SpaceX and Sea Launch

Another speculative thought. Suppose we have all been assuming that Falcons will try to land on a barge at sea or accept the payload penalty of RTLS, when all the tests have actually been in support of a launch at sea to a land recovery.

Sea Launch has the sea going craft to launch large rockets at sea. They are also, according to rumors, not making quite as much money as the investors would prefer. It seems possible that they might be at least semi-motivated to sell off the under performing launch assets.

What if the real intention of SpaceX is to acquire those assets at bargain prices for use in house. Launch a few hundred miles at sea from Vandenburg for a feet dry landing there, with the actual launch location dictated by the desired launch azimuth. The first stage would never have an IIP intersecting property on land, while the second stage would have an IIP that moved fast enough to minimize theoretical injury and property damage probabilities. A day out to launch and a day back. Twice a week seems possible.

From Brownsville the trip would be even shorter. A quick run to a point that gave the right launch  azimuth and distance from the cape for a Falcon recovery there. Possibly a day trip with the launch frequency that implies if the business develops.


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I do construction for a living and aerospace as an occasional hobby. I am an inventor and a bit of an entrepreneur. I've been self employed since the 1980s and working in concrete since the 1970s. When I grow up, I want to work with rockets and spacecraft. I did a stupid rocket trick a few decades back and decided not to try another hot fire without adult supervision. Haven't located much of that as we are all big kids when working with our passions.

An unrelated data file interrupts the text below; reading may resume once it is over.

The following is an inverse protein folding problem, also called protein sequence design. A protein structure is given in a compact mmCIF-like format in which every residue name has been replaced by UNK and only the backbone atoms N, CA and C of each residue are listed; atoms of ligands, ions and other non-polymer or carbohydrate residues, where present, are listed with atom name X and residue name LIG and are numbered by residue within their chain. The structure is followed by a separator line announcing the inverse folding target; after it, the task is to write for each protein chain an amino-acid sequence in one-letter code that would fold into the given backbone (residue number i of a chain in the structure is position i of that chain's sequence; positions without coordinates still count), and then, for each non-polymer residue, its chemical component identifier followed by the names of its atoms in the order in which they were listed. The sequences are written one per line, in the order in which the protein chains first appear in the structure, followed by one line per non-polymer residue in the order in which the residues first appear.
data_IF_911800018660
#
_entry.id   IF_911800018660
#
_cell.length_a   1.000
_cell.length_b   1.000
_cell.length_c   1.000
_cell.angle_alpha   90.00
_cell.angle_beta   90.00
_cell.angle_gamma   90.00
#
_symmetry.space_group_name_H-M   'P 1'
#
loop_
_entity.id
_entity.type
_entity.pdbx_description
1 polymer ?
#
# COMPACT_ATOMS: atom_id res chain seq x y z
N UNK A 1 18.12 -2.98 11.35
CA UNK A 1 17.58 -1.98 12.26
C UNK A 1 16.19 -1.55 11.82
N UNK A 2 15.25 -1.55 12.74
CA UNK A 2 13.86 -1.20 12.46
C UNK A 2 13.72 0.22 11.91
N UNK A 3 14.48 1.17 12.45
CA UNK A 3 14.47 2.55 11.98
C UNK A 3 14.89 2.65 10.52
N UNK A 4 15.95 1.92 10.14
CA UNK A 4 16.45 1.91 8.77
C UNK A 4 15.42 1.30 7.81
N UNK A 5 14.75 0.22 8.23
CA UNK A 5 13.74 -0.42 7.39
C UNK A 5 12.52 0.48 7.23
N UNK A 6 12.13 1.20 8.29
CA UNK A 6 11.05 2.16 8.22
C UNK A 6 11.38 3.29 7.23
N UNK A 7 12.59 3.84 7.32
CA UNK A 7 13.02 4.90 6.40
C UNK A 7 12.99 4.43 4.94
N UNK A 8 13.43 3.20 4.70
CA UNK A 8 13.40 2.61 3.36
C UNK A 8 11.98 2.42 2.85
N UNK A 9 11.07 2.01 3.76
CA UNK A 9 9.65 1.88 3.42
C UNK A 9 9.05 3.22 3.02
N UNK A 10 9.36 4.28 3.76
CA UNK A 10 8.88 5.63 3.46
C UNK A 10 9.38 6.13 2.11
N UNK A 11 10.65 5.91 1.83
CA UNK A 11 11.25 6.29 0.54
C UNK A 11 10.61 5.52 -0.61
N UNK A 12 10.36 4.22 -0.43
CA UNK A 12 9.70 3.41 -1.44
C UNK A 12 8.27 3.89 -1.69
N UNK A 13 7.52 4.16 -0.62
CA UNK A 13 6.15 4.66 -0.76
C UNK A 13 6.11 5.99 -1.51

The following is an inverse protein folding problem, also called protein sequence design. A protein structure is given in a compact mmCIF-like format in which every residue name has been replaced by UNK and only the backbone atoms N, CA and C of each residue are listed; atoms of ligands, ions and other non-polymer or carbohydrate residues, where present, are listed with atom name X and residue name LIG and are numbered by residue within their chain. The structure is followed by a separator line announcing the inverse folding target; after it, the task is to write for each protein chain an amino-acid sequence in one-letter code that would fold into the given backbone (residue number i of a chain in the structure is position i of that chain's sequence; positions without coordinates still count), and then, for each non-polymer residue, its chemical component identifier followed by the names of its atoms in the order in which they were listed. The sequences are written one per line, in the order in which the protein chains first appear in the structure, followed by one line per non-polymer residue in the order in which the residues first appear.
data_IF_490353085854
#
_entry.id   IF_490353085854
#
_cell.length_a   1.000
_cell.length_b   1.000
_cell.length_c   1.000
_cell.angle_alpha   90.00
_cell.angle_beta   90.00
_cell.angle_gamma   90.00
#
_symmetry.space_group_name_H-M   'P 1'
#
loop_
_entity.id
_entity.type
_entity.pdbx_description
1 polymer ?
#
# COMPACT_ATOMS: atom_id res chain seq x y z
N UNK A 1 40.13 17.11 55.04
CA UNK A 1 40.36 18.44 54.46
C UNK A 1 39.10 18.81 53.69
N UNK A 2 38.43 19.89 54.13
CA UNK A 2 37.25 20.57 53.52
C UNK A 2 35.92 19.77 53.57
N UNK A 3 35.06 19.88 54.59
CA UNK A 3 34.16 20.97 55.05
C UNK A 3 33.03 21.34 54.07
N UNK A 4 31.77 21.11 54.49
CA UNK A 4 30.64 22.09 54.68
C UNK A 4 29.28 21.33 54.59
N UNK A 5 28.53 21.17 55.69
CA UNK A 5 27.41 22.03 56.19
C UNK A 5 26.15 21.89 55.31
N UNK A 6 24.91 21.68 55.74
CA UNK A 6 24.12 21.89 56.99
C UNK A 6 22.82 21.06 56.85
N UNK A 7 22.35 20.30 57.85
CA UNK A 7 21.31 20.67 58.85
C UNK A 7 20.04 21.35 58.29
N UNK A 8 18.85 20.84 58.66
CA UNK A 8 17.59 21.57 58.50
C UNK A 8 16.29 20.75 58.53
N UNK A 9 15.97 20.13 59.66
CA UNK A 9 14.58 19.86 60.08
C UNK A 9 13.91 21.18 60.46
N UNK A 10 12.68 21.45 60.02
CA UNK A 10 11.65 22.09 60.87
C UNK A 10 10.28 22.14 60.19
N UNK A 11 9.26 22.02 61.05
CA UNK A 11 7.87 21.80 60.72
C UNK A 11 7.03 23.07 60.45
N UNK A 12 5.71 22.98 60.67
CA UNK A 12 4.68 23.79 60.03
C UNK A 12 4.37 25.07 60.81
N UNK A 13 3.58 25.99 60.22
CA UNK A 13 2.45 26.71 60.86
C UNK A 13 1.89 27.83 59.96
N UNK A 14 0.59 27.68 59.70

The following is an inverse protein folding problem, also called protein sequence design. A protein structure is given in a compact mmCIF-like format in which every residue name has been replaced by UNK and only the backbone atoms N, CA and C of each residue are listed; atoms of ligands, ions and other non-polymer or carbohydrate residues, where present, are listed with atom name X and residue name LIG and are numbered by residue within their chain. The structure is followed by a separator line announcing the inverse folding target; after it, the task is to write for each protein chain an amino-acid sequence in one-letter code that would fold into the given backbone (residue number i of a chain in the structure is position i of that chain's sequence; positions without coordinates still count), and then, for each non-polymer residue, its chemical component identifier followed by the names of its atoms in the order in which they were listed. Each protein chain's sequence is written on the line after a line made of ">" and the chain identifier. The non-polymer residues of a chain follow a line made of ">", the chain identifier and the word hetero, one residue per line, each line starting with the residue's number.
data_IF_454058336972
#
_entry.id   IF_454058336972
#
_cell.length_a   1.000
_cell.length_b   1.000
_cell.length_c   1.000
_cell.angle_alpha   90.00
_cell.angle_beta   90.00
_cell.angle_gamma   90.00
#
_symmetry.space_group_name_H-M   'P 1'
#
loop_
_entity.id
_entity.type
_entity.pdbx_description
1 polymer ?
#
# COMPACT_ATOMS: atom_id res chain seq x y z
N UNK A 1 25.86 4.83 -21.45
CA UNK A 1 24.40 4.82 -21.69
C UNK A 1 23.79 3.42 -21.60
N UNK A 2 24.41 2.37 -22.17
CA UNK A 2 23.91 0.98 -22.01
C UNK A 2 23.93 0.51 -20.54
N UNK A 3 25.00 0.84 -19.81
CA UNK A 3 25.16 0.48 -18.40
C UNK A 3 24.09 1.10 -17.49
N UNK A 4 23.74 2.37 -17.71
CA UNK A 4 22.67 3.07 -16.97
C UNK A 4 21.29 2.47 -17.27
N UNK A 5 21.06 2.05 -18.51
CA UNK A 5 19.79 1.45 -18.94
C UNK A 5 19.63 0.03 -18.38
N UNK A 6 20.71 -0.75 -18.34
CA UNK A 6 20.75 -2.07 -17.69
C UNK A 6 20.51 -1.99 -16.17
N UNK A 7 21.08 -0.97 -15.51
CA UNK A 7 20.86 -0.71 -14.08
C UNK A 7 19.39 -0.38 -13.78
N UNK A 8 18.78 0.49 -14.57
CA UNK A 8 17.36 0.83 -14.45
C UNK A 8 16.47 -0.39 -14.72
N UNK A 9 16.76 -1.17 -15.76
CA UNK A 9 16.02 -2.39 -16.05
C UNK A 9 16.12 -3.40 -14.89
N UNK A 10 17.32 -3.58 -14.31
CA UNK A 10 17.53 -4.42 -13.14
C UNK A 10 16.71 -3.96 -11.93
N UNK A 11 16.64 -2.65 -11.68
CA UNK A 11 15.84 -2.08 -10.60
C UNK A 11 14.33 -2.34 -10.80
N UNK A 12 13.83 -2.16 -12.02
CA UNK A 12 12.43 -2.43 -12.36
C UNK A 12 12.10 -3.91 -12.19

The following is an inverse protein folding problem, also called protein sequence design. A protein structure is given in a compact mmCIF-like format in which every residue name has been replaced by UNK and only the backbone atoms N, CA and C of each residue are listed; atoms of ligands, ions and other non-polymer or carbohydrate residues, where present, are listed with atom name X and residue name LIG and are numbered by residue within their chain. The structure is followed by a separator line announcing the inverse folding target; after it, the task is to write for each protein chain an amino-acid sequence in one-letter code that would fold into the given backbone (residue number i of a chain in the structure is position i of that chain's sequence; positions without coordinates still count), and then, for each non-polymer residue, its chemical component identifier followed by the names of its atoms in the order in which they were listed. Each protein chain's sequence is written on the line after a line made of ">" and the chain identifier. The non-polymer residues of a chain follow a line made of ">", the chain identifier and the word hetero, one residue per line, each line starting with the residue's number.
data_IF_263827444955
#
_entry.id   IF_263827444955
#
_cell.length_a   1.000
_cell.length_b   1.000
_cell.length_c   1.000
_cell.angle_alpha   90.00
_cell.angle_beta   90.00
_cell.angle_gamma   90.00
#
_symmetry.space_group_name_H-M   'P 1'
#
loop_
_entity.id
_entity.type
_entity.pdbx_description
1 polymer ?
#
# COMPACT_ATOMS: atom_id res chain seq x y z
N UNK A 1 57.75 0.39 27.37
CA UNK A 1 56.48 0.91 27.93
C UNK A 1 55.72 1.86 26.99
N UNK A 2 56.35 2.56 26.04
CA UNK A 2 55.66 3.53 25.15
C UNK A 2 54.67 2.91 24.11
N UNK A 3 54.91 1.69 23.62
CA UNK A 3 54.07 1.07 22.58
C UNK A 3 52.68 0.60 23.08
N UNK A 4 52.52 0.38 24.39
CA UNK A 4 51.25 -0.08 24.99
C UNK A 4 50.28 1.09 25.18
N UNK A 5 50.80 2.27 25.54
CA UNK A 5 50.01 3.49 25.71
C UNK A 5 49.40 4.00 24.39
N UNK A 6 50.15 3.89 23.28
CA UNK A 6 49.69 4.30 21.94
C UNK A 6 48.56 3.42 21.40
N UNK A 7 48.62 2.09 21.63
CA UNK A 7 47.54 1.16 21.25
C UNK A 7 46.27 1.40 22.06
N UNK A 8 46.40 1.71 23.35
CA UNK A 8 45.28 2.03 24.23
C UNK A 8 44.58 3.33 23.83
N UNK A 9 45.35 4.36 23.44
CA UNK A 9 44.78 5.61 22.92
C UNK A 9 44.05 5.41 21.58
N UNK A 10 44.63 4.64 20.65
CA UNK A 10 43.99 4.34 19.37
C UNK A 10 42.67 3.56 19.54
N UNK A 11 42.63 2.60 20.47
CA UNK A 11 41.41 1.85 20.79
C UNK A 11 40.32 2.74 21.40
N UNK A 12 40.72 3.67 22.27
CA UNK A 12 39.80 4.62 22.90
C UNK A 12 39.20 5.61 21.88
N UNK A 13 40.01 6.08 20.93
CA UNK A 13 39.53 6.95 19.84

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7 Responses to SpaceX and Sea Launch

  1. born01930 says:

    Even better…why not do both? I assume (because I have no idea) getting some sort of an FAA cert to fly over a semi populated area would be onerous. Gives you all sorts of options…some land launch some sea launch. Or maybe they could buy Sealaunch equipment and convert for recovery?

  2. ken anthony says:

    Again brilliant and would fix another problem. They will need even more launch facilities to keep up with their manifest and building more sea launch platforms would be much simpler than the permissions and delays they’ve had to deal with.

    Tax incentives are nice but the costs are probably much higher than the benefits.

  3. Paul D. says:

    How far down range will the F9R first stage land if recovery propellant use is minimized? What about the Falcon Heavy booster and core stages?

  4. Paul D. says:

    Also: how about a launch from New Mexico, with the first stage landing at Brownsville?

  5. John hare says:

    I think I see where you are going with this. Monday vburg to nm. Tues is NM to Brownsville. Wed is Brownsville to the cape. Thursday is cape to off shore recovery. Friday is truck to vburg.

  6. john hare says:

    I think that is too much flight over populated areas, but don’t know for sure. I also think it probable that the legs might be too long for the 1st stage to reach. The core of an F9H should make it though, which leaves the question of the boosters recovery.

    Somehow this reminded me of the equatorial belt of ships for recovery and launch from a comment made by someone years ago. Everything launching east from ship to ship, roughly like a shotgun start for a golf tournament.

  7. D. F. Linton says:

    Not Brownsville to the Cape; Brownsville to a barge on Lake Okeechobee. 1900 km2 of open water with mild wave states and easy Gulf of Mexico access for returns. The low surrounding population density will greatly reduce landing casualty expectations compared to Brevard and possibly Orange County overflights.

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